NASA image of the ISS over Earth

You’ve heard of The Circle of Life, but how much do you know about The Circle of Waste? On the International Space Station, nearly all of the wastewater produced by the crew (sweat, urine, bathwater, etc.) is filtered through a recycling system and converted back into clean water. Naturally, this includes the wastewater that is produced by the rats. In fact, on the Space Station, a complement of 72 rats equals about one human in terms of water reclamation.   That’s right; astronauts drink rat pee…maybe I should back up a bit. On the Earth, every ecosystem has a built-in recycling plant; if these systems are not affected by humans or other cataclysmic events, they take waste and recycle it into usable material—very little is wasted in the Earth’s natural life-support system.     Since the International Space Station (ISS) does not have a natural waste management system we’ve had to engineer our own way of dealing with urine and other forms of wastewater. One of the most basic ways that astronauts’ cope with wastewater is conservation. For example, instead of consuming the usual 13 gallons (50 liters) of water in the shower, astronauts on the ISS use less than 1 gallon (4 liters) of water to bathe. But no matter how much water you conserve—unless you recycle—sooner or later you’ll run out.

Overview of water recycling on Earth. Via NITV

On Earth, recycling water is a relatively simple process: you boil the waste, and then cool the steam. However, without gravity, the contaminants in water never separate from the steam, no matter how much heat is used. To compensate for the lack of gravity, much of the recycling process takes place in a keg-sized distiller that spins to create an artificial gravity field. The contaminants in the urine press against the sides of the drum while the steam gathers in the middle and is pumped through a charcoal-like filter. Finally, chemical compounds are used to bond with the remaining contaminants so filters can pick them out of the water. The leftover waste is removed via a high-temperature assembly; the water is tested, and impure water is reprocessed, while clean water is sent to storage tanks.   Unfortunately, it seems that nothing is easy in space, not even using the bathroom. However, thanks to a number of determined individuals, the Water Recovery System aboard the ISS reclaims almost 93% of the wastewater that is produced by the crew. This system reduces the resources that need to be shuttled from Earth by more than15,000 pounds (6800 kg) per year. Ultimately, this recycling system allows the ISS to support 6 crew members, instead of the previous 3.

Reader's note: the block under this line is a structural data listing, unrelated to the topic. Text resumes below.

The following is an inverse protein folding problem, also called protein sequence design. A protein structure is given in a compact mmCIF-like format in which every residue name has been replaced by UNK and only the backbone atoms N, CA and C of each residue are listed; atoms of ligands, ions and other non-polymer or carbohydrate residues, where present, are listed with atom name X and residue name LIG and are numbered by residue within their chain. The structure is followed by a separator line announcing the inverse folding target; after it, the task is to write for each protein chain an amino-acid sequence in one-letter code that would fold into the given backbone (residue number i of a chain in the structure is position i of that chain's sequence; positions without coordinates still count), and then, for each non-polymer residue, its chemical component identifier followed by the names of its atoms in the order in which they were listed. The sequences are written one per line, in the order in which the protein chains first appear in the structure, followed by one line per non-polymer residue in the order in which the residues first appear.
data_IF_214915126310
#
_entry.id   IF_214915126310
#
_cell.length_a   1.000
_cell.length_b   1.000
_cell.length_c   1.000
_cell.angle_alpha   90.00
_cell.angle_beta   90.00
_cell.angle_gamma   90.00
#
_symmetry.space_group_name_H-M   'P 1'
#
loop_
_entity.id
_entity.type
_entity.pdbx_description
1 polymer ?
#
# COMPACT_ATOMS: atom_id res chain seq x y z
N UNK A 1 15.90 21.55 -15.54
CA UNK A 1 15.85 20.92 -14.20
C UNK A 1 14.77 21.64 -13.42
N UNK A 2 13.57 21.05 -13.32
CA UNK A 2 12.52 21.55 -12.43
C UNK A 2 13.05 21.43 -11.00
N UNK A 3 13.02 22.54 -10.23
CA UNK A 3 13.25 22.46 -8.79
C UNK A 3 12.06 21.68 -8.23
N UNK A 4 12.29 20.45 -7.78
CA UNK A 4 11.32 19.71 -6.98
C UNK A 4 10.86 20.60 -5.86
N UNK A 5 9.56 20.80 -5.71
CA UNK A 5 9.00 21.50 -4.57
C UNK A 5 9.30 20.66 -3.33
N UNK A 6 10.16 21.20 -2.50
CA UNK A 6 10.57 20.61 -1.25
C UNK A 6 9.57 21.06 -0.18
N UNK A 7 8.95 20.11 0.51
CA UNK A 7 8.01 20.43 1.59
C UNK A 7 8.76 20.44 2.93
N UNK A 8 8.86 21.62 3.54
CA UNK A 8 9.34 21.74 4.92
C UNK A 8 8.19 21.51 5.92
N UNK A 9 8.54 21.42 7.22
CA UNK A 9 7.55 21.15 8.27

A NASA image depicting the ISS over Earth

But 93% simply isn’t good enough. We need to make up for the lost water by shuttling additional reserves to the ISS, a costly and time consuming procedure, one that will not be possibly on long term extra solar missions. If we are going to make it to the stars, we’re going to need to get a lot better at recycling. Personally, I can’t wait until we figured out how to make a ship that recycles wastewater at 100%… because nothing is better than celebrating a scientific achievement with a gulp of something you excreted just a few days before.


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